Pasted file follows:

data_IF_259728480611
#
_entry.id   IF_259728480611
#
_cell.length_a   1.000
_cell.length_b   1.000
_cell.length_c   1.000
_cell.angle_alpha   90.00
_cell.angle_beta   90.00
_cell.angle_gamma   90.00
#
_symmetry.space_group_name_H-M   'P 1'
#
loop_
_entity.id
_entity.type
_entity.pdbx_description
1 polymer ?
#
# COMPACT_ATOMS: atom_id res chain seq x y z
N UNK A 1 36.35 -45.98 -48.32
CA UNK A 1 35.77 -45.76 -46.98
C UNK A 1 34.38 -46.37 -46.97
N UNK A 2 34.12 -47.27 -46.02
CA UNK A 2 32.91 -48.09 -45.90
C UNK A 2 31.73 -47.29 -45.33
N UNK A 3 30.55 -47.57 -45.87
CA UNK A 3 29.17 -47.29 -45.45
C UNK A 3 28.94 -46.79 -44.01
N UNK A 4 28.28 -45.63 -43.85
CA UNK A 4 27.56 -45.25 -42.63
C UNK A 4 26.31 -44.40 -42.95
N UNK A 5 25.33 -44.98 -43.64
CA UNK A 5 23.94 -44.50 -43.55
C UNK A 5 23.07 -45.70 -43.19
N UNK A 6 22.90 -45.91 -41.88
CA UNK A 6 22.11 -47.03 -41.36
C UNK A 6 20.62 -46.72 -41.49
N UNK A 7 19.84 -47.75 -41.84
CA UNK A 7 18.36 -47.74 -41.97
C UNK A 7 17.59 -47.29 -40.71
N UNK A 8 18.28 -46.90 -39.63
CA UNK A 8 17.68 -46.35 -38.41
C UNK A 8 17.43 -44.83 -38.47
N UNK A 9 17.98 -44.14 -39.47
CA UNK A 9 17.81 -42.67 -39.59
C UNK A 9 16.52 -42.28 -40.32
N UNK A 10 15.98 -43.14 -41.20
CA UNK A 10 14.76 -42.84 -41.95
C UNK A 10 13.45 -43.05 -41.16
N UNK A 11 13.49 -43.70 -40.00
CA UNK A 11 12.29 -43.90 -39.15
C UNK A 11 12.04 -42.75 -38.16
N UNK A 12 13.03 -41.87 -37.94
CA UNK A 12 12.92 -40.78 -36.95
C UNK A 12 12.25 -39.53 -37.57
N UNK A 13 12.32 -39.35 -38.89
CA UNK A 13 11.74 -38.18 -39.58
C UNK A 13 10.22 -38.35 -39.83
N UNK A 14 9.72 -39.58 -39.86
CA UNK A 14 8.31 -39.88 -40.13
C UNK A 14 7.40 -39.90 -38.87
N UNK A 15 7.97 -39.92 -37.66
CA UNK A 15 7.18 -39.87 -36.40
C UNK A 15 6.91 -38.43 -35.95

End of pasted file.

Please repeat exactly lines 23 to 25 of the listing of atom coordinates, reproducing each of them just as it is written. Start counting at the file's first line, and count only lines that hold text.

C UNK A 1 34.38 -46.37 -46.97
N UNK A 2 34.12 -47.27 -46.02
CA UNK A 2 32.91 -48.09 -45.90